Education Reform Professor Jay Greene to Lecture on ‘B.S.’

Sep 14, 2018 | Education Reform

sneak previewBullsh**t — to loosely quote Supreme Court Justice Potter Stewart — is something you know it when you see it — or do you? In some cases, it’s easy to detect.

“Advertising is mostly B.S. Does this toothpaste really make my teeth whiter?” said Distinguished Professor Jay Greene, head of the Department of Education Reform. There’s also plenty of B.S. on the campaign trail: “Politics is just a subset of advertising, where you’re selling candidates and ideas.” 

Greene defines a key feature of B.S. as a “certain recklessness about the truth,” and points to instances where it’s less easy to detect, from academic research with desirable outcomes finding quick placement in top journals, to self-delusion, “and that’s where B.S. gets dangerous, because it undermines our pursuit of the truth,” he said. 

Jay Greene will present a lecture on B.S. at 5:15 p.m. Thursday, Sept. 6, in Gearhart Hall Auditorium (GEAR 26). All on campus and in the community are invited to attend. The lecture will also be streamed via Facebook Live on the Honors College Facebook page.

Greene’s lecture previews his spring 2019 Signature Seminar, B.S., which will attempt to define its essential features, tease out both the negative and positive aspects of B.S., and help students differentiate between more and less acceptable contexts for B.S.

“We tend to structure what we believe around some broader agenda of what we believe to be true, which gets us into trouble,” Greene said. “They’ll be better scholars, and better students, if they can look at individual claims and evaluate each on its own merit.”  

“I think this course, in particular, is a must for honors students who want to pursue nationally competitive awards such as the Truman, Marshall or Rhodes scholarships,” said Honors College Dean Lynda Coon. “It will prepare them for challenging interview questions on pressing contemporary issues.”

Jay Greene’s current areas of research interest include school choice, culturally enriching field trips, and the effect of schools on non-cognitive and civic values. He is also known for his work to improve the accurate reporting of high school graduation rates, address financial incentives in special education, and the use of standardized tests to curb social promotion. His research was cited four times in the Supreme Court’s opinions in the landmark Zelman v. Simmons-Harris case on school vouchers. His articles have appeared in a variety of academic journals, including Education Finance and Policy, Economics of Education Review, Educational Evaluation and Policy Analysis, Educational Researcher, and Sociology of Education.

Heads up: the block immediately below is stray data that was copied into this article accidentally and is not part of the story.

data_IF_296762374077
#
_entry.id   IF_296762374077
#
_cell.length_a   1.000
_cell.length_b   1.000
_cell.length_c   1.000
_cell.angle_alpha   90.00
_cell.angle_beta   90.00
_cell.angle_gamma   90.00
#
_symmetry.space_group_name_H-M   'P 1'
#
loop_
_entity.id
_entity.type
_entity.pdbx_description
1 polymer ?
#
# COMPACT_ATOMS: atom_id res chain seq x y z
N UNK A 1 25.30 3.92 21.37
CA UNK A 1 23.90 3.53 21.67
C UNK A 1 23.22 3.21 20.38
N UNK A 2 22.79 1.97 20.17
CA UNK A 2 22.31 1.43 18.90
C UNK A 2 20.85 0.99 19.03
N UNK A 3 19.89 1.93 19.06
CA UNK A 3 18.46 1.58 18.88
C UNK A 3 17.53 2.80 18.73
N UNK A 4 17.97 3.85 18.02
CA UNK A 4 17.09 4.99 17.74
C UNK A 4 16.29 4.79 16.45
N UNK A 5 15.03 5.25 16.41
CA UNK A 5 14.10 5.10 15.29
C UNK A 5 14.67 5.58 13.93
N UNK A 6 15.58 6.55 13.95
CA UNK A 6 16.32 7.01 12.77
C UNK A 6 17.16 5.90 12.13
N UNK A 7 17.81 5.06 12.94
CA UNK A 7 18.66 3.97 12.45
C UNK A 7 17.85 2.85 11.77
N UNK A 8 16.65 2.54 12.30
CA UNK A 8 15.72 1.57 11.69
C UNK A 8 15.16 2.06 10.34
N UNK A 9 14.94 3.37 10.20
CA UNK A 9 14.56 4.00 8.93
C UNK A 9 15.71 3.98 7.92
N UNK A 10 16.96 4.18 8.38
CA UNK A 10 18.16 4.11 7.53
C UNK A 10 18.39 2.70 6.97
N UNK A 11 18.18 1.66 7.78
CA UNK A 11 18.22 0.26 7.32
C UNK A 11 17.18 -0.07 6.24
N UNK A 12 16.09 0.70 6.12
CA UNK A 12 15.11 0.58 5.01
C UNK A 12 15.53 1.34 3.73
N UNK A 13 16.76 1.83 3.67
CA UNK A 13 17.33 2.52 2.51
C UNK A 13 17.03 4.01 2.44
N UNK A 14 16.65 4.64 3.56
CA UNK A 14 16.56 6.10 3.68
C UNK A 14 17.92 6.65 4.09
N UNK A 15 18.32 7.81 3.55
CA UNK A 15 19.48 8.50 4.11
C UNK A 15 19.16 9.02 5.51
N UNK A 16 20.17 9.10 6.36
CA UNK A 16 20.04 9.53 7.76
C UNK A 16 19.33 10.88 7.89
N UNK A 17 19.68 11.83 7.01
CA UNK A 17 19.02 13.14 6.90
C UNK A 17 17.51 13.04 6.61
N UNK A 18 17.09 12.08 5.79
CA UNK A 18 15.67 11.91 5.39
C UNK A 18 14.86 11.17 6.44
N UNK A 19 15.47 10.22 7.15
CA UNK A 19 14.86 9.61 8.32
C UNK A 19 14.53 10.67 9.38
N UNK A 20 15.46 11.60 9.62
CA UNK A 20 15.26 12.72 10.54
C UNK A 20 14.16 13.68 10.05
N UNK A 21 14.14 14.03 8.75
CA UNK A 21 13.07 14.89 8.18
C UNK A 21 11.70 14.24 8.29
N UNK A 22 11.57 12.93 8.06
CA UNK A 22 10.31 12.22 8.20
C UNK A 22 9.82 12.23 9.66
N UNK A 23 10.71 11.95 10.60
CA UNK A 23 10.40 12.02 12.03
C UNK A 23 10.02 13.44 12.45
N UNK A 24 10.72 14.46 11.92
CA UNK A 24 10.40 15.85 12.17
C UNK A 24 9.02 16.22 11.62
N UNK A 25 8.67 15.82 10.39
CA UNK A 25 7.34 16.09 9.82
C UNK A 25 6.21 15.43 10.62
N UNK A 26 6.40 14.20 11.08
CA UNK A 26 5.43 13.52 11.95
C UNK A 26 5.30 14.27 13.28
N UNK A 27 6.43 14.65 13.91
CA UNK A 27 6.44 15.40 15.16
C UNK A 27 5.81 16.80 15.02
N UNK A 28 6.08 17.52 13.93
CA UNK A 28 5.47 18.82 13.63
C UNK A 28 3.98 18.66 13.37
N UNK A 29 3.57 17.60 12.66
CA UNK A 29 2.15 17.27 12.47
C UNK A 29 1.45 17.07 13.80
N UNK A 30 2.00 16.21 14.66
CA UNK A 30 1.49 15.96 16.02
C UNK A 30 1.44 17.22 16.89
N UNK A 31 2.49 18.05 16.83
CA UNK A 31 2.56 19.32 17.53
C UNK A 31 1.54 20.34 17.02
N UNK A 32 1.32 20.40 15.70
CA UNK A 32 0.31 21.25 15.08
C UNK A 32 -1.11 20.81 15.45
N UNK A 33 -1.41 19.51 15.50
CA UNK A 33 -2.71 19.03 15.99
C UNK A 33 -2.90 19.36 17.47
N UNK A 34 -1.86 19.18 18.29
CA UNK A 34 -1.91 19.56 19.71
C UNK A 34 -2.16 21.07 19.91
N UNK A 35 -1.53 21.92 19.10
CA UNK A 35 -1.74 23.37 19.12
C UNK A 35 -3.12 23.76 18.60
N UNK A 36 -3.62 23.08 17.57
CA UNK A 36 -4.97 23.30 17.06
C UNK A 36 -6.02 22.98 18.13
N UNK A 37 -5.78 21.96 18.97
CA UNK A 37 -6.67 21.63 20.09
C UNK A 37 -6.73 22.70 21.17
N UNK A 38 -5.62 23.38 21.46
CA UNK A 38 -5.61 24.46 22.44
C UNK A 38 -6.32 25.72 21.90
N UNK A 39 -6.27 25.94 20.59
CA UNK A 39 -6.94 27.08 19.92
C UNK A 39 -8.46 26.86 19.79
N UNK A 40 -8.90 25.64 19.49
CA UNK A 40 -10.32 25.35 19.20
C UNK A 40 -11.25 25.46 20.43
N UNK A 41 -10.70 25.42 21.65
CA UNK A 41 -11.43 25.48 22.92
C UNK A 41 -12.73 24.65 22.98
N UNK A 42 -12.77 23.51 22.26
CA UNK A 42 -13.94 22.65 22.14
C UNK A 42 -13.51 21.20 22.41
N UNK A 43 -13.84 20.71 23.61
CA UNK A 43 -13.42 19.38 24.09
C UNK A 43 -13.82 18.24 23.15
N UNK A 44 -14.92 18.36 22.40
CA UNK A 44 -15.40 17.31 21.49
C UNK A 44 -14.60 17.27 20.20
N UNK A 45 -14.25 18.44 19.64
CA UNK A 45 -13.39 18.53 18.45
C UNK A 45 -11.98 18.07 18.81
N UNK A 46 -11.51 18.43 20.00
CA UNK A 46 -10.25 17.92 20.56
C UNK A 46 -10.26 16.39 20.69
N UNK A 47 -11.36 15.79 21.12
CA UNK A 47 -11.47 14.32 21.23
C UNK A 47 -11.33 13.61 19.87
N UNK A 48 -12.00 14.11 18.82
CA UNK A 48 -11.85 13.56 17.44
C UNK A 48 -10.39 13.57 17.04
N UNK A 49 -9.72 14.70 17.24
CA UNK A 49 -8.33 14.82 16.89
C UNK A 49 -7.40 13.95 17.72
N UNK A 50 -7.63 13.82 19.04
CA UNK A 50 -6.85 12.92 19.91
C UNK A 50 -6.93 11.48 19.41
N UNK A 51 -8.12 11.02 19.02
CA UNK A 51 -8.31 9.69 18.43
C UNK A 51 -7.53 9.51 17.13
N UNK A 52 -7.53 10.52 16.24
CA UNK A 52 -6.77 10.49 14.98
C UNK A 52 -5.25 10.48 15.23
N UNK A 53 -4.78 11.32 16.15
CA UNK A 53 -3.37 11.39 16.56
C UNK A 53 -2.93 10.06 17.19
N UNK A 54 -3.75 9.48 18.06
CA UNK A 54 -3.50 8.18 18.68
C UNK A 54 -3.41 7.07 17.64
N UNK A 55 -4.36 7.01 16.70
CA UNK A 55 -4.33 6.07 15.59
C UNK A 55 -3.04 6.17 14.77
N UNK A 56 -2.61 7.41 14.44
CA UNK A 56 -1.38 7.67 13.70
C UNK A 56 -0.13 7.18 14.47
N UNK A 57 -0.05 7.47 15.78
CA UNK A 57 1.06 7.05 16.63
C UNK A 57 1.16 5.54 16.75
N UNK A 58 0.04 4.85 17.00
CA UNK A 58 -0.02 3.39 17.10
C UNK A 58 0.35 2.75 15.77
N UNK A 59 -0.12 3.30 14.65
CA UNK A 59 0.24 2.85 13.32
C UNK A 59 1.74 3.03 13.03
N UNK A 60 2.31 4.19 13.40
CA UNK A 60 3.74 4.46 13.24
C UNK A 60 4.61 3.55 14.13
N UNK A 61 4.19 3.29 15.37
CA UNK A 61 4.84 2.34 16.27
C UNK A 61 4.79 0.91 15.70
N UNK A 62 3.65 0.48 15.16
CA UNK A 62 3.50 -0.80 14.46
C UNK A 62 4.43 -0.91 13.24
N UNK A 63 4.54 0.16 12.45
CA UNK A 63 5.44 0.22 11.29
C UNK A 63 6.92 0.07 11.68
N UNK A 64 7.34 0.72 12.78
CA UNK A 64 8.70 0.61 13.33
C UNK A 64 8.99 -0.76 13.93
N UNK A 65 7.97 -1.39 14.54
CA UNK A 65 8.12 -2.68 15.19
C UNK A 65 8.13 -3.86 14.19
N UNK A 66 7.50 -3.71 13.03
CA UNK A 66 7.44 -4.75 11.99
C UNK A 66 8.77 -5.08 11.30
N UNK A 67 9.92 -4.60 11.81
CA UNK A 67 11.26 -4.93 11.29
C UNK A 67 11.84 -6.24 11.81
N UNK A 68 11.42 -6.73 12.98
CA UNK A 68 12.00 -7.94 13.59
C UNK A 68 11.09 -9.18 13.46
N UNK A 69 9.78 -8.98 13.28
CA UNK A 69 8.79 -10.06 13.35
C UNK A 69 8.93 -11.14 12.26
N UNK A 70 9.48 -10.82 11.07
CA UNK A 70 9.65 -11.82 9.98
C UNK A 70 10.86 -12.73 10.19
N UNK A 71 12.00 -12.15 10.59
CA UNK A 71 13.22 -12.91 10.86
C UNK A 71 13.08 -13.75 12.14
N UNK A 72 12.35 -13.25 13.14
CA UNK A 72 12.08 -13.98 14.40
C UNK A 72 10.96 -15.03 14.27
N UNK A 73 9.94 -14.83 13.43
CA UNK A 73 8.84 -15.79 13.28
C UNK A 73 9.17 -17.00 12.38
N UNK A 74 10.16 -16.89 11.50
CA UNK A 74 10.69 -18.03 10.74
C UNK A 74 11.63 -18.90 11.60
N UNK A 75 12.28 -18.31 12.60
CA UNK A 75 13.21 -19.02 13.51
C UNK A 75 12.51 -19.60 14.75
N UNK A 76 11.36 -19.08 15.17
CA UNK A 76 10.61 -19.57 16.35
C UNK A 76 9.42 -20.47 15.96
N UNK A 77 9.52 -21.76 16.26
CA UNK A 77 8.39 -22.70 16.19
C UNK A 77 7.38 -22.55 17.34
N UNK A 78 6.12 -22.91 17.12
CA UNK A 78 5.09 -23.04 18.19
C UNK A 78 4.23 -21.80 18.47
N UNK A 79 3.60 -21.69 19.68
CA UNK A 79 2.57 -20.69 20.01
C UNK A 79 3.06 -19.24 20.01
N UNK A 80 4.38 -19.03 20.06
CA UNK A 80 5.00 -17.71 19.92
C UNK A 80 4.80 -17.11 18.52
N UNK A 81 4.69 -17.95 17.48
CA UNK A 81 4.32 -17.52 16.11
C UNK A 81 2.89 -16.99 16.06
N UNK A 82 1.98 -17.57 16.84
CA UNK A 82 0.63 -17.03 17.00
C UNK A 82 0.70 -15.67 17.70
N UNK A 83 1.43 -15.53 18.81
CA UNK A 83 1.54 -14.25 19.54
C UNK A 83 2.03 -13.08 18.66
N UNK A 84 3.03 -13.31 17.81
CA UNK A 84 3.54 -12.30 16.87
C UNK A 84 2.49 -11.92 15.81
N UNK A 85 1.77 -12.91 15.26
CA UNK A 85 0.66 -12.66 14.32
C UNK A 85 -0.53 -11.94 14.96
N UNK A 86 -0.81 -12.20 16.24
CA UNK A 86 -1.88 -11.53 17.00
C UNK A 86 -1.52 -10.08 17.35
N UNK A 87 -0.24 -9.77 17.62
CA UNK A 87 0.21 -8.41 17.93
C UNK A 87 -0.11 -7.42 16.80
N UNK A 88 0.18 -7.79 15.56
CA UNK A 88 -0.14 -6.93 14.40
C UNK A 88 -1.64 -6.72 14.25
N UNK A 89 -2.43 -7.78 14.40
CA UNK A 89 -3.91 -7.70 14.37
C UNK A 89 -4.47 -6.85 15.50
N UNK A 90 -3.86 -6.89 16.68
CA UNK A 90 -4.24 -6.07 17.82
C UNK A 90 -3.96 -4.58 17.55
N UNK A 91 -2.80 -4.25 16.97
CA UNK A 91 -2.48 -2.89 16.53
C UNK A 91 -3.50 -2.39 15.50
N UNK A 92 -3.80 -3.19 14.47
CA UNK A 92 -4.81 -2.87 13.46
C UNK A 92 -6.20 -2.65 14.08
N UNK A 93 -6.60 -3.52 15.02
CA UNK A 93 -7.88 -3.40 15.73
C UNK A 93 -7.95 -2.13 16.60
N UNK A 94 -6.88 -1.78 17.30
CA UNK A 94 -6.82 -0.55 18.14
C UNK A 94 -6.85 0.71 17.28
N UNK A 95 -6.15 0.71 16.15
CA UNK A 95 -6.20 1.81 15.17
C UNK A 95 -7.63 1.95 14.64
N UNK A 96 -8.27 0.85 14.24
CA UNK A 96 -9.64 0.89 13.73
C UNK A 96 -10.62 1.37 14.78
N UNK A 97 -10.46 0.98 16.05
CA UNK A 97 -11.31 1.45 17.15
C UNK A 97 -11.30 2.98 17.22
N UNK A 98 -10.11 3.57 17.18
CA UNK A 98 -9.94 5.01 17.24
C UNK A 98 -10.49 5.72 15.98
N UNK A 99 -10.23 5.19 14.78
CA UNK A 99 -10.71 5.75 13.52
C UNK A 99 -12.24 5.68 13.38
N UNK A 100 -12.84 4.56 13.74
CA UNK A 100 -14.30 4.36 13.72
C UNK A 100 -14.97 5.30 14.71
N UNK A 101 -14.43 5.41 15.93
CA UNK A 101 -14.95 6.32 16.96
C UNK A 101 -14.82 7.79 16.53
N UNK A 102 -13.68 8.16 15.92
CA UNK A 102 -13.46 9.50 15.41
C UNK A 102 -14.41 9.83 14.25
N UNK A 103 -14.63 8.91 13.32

Prior to coming to the University of Arkansas, Greene was a professor of government at the University of Texas at Austin and the University of Houston. He received his Bachelor of Arts in history from Tufts University in 1988 and his Doctor of Philosophy from the Government Department at Harvard University in 1995. 

Next spring, in addition to Greene’s course, the Honors College will offerSignature Seminars on Aging, taught by Michelle Gray, an associate professor of exercise science, and Brain and Music, taught by Elizabeth Margulis, distinguished professor and director of the Music Cognition Lab, and Chancellor Joe Steinmetz, a nationally respected behavioral neuroscientist. The Signature Seminars, designated HNRC 4013H in the university’s Catalog of Studies, focus on a wide range of cutting-edge topics, including cancer, water, internet, free speech and bad medicine. Honors students must apply to participate in these courses, and those selected will be designated Dean’s Signature Scholars. The deadline to apply is Thursday, Oct. 25.

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